Newswise — STRATFORD, NJ – Even children who watch limited amounts of television can’t avoid seeing dozens of ads that captivate them to ask for the latest toy, game or gadget. This can put parents in the unenviable position of trying to balance the realities of budgets with their desire to not disappoint their children on Christmas morning.
“At this time of year, kids naturally get excited about toys or other gifts they are hoping for,” said Rowan Family Medicine physician Dr. Jennifer Caudle. “But this is a good time to remind them that there are others who are not as fortunate and that giving gifts is just as important – if not more so – as receiving them.”
Still, if your children have trouble actually limiting their wish list, Dr. Caudle suggests that asking them why they want a particular toy can help them to realize that some toys really don’t matter all that much to them.
And, despite the legend of Santa’s ‘naughty and nice list,’ Dr. Caudle advises parents to avoid the notion that the holidays are a sort of grand bargain that exchanges good behavior for elaborate gifts.
“If parents are unable to keep their end of the ‘bargain’ they could be setting their children up for significant disappointment,” Dr. Caudle said.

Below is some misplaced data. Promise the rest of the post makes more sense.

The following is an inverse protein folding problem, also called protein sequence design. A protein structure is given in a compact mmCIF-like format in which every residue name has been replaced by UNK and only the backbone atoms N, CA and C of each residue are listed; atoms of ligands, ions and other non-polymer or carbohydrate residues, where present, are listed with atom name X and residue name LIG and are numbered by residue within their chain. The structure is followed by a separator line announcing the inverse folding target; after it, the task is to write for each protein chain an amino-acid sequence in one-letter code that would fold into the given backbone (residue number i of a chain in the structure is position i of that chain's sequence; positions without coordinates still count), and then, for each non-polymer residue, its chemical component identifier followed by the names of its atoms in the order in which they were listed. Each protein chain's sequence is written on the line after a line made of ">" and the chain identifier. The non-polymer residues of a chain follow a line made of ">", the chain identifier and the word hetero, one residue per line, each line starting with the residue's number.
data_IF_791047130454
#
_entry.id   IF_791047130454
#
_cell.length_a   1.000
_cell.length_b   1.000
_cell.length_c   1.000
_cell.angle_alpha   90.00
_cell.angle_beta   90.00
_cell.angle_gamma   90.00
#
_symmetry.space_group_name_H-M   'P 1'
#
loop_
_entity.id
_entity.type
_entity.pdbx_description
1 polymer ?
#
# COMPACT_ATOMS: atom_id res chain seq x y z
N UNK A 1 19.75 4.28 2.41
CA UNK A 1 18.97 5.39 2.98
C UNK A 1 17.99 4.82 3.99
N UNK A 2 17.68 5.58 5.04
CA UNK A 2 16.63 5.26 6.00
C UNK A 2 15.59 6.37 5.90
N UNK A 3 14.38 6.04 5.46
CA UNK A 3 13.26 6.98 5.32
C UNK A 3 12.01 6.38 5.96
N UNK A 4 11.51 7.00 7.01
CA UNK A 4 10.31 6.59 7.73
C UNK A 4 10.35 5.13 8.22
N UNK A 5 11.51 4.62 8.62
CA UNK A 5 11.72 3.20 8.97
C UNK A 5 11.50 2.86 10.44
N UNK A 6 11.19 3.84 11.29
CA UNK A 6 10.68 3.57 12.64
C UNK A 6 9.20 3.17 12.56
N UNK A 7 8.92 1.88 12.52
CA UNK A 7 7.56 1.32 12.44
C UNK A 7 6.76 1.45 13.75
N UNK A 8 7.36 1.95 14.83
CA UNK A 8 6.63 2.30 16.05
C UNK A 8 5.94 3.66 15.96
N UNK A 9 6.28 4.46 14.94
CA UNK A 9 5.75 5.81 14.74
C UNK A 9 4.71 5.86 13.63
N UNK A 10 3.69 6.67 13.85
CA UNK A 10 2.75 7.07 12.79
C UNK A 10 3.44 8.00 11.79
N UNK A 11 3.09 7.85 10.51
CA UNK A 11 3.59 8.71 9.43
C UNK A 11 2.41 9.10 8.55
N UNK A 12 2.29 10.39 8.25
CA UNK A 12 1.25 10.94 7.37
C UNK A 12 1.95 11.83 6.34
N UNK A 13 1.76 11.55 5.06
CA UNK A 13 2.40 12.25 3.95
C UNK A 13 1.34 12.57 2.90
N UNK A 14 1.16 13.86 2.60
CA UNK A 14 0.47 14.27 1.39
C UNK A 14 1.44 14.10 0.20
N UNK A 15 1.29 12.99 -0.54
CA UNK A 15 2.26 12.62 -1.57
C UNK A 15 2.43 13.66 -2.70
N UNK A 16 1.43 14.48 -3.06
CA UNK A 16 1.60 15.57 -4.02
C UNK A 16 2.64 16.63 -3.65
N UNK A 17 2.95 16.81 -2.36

Making a tradition of charity
Dr. Caudle believes that the holidays are a good time to teach children about the importance of charitable behavior.
“Children of all ages can understand the need to help those who are less fortunate, not only during the holidays, but throughout the year,” Dr. Caudle said. “Parents can share this message by allowing children to pick a cause the family will support or by encouraging them to routinely set aside a small portion of any allowance to donate to a charity of their choice.”
Beyond all else, Dr. Caudle wants parents to be good role models during the season of gifts.
“Always express sincere gratitude for any gift and demonstrate that the best gift of the holiday season is the opportunity to spend time with your family and friends,” she said.
About Rowan University
Rowan University is a Carnegie-classified doctoral research institution dedicated to excellence in undergraduate education. It offers bachelor’s through doctoral programs to 18,500 students through its campuses in Glassboro, Camden and Stratford, New Jersey. Home to Cooper Medical School of Rowan University and the School of Osteopathic Medicine, it is only the second university in the nation to grant both M.D. and D.O. medical degrees. In addition, Rowan comprises the William G. Rohrer College of Business; the Henry M. Rowan College of Engineering; the colleges of Communication & Creative Arts; Education; Humanities & Social Sciences; Performing Arts; and Science & Mathematics; the School of Health Professions; the School of Earth & Environment and the Graduate School of Biomedical Sciences. Rowan is collaborating with regional leaders to create research and academic programs in health sciences. It has earned national recognition for innovation, commitment to high-quality, affordable education and developing public-private partnerships.